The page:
Last week I was talking to an OCDer with the obsessional fear that she is not contributing enough to her church, because what she gives is less than a full ten percent tithe. She worries that she is displeasing God. What blessings will she miss? What if something terrible happens? When the obsession strikes, fearful images run rampant in her mind: losing her job, a fire in her house, her son in a car accident. She reminds herself over and over: “My pastor said it was enough. I have other responsibilities. Everyone understands my situation.” After a half an hour, drained of energy, the fear usually lets up; but only to come back with a vengeance.
The big problem is her mental ritual: compulsively reassuring herself. This compulsion, just like repeated hand -washing and all others, has the devastating effect of making a fear stronger. What started, perhaps, as a reasonable concern has turned into an irrational terror. In our work together, we have been trying to find ways to break her destructive ritual. Any time you can shorten or postpone a compulsion it is a victory. She told me how she finally realized the importance of this.
“I had this idea,” she explained to me. “Obsessions are like lawyers. Once you start talking to them, you can’t get away from them. They bring up all kinds of different problems, and nothing gets clarified. They’re always saying, ‘Well, on the one hand this might happen, but on the other that.’ You’re worse off than when you started.” She had finally discovered that what worked best was not to engage the obsession in conversation at all. “Now I just say, ‘I’m not talking to you!’”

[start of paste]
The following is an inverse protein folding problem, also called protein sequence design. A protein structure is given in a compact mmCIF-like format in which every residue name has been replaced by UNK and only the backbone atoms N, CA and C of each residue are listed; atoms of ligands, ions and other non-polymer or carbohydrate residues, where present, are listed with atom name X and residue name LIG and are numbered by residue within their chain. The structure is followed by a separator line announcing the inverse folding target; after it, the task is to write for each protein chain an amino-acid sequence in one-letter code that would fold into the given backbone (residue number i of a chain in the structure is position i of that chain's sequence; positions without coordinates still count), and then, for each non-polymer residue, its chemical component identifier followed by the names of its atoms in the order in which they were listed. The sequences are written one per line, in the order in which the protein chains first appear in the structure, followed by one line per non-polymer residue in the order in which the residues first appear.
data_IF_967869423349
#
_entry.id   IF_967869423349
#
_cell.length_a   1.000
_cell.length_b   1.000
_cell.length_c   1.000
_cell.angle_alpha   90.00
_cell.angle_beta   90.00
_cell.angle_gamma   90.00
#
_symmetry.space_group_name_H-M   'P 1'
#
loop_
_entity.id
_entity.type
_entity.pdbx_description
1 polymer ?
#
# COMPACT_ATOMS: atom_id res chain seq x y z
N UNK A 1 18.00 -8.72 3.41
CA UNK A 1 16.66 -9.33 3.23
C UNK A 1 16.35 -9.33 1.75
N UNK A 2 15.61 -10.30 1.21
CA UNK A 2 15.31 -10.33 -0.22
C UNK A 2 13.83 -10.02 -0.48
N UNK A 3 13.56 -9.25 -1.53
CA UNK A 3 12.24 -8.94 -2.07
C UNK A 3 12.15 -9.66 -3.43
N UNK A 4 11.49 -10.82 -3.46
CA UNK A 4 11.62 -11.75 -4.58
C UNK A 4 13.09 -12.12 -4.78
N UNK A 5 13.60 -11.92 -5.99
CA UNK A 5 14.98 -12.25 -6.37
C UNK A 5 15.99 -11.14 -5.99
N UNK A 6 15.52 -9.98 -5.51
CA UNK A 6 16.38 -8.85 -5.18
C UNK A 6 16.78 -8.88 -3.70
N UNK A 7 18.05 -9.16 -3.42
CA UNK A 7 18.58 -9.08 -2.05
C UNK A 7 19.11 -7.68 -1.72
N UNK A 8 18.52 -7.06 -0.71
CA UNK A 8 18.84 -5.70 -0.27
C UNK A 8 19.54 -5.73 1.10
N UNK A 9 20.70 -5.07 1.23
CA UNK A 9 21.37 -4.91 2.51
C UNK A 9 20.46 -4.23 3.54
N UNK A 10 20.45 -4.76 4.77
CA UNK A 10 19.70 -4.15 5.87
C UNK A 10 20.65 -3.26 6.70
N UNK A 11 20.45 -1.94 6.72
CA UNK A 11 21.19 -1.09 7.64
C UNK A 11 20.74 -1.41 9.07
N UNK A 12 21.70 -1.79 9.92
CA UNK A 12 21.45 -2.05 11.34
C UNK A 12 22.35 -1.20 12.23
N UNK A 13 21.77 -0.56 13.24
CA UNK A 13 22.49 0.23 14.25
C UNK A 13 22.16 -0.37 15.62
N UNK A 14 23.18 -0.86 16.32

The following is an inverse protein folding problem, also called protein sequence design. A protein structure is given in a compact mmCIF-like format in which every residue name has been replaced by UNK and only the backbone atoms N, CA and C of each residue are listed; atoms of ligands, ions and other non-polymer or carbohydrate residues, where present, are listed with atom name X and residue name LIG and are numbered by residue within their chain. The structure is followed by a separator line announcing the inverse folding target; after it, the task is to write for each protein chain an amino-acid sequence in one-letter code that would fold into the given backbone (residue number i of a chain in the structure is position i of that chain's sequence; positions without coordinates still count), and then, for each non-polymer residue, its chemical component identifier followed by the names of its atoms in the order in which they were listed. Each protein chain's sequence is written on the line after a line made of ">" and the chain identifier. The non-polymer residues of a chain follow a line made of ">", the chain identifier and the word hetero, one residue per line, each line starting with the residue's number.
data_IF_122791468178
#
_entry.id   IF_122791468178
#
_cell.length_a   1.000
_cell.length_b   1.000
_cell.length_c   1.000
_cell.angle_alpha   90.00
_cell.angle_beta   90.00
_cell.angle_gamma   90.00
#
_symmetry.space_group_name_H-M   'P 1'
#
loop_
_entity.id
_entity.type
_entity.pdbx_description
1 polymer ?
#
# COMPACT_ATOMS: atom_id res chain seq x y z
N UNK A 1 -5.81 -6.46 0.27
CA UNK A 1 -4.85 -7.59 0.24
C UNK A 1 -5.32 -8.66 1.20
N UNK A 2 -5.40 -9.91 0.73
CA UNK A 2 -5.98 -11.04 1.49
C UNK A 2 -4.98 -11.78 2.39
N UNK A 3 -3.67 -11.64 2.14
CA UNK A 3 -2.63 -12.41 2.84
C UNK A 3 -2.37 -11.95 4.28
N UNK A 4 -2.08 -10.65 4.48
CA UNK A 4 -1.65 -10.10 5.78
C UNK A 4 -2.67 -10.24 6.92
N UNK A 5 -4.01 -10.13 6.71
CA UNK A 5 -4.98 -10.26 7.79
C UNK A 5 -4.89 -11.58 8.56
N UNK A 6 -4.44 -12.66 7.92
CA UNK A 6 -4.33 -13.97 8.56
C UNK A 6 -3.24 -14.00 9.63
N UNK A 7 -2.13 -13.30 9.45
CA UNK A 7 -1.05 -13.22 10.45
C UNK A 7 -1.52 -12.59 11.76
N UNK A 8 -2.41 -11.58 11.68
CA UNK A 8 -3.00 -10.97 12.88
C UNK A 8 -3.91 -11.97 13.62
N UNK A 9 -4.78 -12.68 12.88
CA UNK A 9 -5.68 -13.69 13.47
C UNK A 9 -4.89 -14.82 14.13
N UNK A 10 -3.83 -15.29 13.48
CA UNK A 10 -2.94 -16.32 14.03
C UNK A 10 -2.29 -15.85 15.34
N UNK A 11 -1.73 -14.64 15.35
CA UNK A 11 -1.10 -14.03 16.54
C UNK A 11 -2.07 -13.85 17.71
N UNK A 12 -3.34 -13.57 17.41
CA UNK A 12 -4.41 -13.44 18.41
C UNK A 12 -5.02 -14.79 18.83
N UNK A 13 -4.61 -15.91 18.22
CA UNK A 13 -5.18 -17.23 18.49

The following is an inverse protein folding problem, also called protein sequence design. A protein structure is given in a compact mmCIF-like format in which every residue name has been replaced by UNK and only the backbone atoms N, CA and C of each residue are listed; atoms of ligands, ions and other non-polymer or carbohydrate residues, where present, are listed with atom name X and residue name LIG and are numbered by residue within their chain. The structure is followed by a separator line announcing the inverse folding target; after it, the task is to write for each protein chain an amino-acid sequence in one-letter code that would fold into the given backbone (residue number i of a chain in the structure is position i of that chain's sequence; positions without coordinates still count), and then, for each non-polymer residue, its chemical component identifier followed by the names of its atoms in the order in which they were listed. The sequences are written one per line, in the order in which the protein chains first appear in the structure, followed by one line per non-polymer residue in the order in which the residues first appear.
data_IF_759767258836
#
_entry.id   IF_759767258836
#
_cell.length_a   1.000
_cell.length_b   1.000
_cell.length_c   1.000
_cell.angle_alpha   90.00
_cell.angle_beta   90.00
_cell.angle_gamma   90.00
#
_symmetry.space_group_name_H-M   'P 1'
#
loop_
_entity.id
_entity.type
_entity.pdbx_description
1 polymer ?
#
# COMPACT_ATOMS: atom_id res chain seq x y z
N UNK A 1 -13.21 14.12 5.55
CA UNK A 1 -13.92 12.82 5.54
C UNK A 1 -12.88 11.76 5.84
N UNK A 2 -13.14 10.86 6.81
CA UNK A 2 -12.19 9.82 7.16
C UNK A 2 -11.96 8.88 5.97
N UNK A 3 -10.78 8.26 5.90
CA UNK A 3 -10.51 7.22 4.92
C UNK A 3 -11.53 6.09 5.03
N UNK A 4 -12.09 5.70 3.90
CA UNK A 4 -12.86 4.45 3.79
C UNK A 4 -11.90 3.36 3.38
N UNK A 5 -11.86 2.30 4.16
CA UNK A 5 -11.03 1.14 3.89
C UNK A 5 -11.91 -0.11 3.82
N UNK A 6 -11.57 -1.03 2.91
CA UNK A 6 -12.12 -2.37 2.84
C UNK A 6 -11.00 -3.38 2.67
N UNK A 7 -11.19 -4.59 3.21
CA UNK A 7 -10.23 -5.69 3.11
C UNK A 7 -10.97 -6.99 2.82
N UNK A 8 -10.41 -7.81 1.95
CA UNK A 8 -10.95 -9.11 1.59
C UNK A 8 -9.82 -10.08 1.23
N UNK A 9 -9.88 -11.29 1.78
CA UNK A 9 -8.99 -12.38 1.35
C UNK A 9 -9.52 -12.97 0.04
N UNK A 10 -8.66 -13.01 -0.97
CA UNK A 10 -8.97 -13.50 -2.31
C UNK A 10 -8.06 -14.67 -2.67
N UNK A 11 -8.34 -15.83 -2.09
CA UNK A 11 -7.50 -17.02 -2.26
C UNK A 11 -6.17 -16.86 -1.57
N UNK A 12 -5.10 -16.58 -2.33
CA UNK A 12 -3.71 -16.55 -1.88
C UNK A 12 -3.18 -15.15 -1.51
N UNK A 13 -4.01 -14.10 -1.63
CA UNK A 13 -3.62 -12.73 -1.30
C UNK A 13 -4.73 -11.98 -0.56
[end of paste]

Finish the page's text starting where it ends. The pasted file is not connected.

A similar line of thought, employing a rather imaginative metaphor, was expressed by a suburban homemaker with an obsessional fear of hurting people’s feelings. Every day, sometimes every hour, she needed to repeat conversations over and over in her mind in order to make sure that she had not offended anyone. “I know that If I get going with repeats of conversations in my head,” she told me, “I’m never going to stop. So, I’ve learned to tell myself, ‘There is no off-ramp on Compulsion Crescent!’” Compulsion Crescent, as she explains it, is a Kafkaesque street that, once driven onto, you can never get off. You keep driving around and around forever, looking for an exit. What a great image!
It is well to keep this in mind: Obsessions will always argue endlessly with you. Once you engage them in conversation, they will point out critical difficulties in whatever course of action you favor, raise your anxiety to new levels, and prevent you from making any confident decision. If you drive into their trap, you’ll keep going in circles.
Here’s the strategy. First, as soon as an obsessional fear strikes, make the call that it is an obsession. (Rules: If you have previously labeled the fear as an obsession; or if it ‘feels’ like an obsession, or if you think it ‘probably is’ an obsession, then it is an obsession.) Then say, “This fear can bother me as much as it wants; but I’m not going to talk to it, I’m not going to go there. I’m going to do something else.”